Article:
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Sunday, April 27, 2008

Bead Expo, Part II

Can you spot the troublemaker in this picture?

Some call it bribery, but we called it opportunity. The girls in our project were asked if they would babysit on Saturday in exchange for a trip to the bead expo on Sunday. The answer was..."Yeah. OK." Ah, the teen years and their enthusiasm.

Having rested our feet on Saturday night, Susan, Anna, and I were good to go on Sunday morning (well, me, not so much--the shingles episode isn't over, but it can be tolerated pretty well if there are beads involved). Seven young ladies were waiting for their day at the bead show, and as it turned out, it was a good thing our feet were rested because the girls kept us on our toes.

The girls had a set amount of money to spend, but with a very tough string attached: Nothing could be purchased without group consensus. Getting seven teen girls to agree on anything is a monumental challenge under the best of circumstances, but when it's an issue of personal taste, you can be sure there will be spirited discussion with every purchase. There was.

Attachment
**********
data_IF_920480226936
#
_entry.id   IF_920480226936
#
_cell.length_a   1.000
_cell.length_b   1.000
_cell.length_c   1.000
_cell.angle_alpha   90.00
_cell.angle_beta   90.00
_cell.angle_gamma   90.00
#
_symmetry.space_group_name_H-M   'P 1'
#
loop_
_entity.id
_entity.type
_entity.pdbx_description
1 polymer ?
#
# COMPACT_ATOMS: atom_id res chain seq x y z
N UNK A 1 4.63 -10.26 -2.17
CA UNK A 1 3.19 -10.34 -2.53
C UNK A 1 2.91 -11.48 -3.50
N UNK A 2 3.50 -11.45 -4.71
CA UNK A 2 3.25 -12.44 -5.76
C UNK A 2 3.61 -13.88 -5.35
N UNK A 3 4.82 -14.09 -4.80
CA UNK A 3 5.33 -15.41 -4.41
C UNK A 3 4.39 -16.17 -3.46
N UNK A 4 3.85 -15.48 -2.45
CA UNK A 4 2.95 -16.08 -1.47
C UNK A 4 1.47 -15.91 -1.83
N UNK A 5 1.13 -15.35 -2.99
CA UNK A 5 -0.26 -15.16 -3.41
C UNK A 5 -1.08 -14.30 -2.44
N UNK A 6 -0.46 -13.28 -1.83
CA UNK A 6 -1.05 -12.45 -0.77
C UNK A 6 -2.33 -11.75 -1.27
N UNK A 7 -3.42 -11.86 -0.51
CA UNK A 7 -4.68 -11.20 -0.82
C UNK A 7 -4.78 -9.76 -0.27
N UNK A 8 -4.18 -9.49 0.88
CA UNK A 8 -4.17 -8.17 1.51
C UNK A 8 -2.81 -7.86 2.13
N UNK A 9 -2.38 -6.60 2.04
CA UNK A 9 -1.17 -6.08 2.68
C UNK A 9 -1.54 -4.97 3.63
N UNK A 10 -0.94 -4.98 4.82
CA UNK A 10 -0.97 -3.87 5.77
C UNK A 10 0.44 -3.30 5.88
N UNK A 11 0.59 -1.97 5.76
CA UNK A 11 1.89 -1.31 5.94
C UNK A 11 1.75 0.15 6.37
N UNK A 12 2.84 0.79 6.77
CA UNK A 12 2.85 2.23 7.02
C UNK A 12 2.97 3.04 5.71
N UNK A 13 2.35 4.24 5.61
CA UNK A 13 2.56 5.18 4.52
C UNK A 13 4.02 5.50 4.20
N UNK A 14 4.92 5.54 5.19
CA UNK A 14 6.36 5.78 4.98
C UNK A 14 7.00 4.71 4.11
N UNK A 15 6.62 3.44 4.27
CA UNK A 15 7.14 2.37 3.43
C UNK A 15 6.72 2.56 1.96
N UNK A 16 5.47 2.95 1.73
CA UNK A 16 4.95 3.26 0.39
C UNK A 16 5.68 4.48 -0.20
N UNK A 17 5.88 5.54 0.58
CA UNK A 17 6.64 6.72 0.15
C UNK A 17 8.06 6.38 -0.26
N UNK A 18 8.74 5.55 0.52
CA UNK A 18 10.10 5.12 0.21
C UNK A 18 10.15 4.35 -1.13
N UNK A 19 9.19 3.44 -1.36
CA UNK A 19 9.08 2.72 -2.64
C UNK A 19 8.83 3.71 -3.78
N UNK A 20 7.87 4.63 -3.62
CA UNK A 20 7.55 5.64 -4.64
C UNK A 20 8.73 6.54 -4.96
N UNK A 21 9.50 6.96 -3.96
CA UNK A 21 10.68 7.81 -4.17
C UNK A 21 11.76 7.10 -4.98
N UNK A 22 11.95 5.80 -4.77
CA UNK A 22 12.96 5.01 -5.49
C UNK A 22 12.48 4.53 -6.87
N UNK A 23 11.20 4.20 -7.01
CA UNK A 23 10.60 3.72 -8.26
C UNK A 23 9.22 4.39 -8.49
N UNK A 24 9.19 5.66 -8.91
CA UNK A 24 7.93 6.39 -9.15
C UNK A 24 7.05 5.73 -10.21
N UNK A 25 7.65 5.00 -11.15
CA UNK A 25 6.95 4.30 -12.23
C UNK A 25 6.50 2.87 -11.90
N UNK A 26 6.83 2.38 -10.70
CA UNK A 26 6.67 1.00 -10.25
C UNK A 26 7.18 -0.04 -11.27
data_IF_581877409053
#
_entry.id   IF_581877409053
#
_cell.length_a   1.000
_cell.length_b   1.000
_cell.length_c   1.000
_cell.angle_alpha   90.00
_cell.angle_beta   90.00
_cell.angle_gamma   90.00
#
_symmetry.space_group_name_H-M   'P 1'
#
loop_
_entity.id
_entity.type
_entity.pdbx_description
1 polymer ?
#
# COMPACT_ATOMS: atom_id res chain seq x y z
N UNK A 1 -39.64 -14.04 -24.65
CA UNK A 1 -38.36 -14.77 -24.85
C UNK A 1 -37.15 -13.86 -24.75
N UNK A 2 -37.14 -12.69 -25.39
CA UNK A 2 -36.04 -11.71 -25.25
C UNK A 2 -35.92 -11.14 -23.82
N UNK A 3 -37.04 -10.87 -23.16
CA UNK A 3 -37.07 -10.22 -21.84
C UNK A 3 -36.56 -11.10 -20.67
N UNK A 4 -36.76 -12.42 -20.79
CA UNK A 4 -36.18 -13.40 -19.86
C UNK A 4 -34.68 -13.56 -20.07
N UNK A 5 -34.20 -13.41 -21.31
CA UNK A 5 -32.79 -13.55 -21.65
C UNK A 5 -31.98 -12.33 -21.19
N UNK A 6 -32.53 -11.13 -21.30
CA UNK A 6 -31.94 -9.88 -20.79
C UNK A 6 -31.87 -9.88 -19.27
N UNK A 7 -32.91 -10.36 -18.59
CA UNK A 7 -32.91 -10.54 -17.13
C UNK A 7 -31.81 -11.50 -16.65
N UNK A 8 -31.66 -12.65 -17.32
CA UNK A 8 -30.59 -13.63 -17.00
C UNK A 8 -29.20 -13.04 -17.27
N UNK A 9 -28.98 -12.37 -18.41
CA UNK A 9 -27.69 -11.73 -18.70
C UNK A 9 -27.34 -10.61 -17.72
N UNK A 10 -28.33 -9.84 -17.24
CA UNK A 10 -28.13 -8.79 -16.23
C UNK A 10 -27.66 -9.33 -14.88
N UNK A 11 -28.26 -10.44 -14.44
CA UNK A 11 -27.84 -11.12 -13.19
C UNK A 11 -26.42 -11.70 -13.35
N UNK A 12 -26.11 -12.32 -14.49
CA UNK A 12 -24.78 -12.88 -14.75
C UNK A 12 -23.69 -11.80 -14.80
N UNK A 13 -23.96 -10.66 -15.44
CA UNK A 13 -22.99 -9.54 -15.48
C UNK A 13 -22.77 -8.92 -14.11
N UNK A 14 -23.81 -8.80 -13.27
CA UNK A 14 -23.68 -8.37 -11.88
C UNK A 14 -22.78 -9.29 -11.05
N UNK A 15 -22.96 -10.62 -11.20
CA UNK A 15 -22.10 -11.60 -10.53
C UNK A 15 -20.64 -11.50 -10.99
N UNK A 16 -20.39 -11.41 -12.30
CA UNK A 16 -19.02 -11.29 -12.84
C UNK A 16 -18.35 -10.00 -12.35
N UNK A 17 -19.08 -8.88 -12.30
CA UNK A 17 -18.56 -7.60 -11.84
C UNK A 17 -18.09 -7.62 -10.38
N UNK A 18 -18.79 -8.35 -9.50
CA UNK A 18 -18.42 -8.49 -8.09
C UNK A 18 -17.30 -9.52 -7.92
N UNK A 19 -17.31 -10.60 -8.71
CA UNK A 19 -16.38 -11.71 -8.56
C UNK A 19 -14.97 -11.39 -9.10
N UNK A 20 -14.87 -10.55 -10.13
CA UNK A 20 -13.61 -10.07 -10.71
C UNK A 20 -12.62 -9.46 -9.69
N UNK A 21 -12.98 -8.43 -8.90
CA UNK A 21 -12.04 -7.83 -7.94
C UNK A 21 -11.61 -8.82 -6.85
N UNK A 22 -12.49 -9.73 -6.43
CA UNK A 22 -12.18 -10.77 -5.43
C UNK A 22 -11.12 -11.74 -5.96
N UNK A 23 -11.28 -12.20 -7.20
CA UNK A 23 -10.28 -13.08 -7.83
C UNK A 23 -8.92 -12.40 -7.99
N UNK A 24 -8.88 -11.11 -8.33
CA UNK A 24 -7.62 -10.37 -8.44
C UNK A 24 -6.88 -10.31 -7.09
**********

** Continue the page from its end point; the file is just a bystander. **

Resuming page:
The three of us who were the chaperones today had our own agenda. We want the girls to acquire the social skills they'll need to be successful, respected young women. We want them to learn to work together, to develop skills related to negotiation, discussion, compromise, and fairness. We also want them to understand what is and isn't worth arguing about, and when it is or isn't important to stand one's ground.

We also wanted them to develop an appreciation for the beads they've been using for their creative endeavors. Until today, they had never even considered where their beads come from or what they cost. It's a lesson in value that all kids learn sooner or later, and today these girls learned that you can't buy everything you see and that not everything you like is worth the price. It was a day of awareness, thinking, deliberation and consideration. And beads. Lots of beads.

The girls, like the women on Saturday, were most drawn to anything faceted, sparkly, crystal, shiny, or bright. Anna helped them to see that such strong qualities must be tempered with more basic attributes if the dominant features are to be appreciated and not overwhelming.

The girls could barely contain themselves as they made their way from booth to booth. They wanted to look at everything, touch everything, buy everything, and touch everything yet again. They talked, laughed, compared, and went in seven different directions, only to be corralled and redirected, brought together and asked to focus (ha!).

At the end of the day, seven young ladies spent a day to remember and as they tumbled out the front door to the parking lot, they were already talking about next year's show and what they hoped to buy. They also saw some gorgeous jewelry they'd like to learn how to make, and we hope they feel inspired by the beauty they encountered today.

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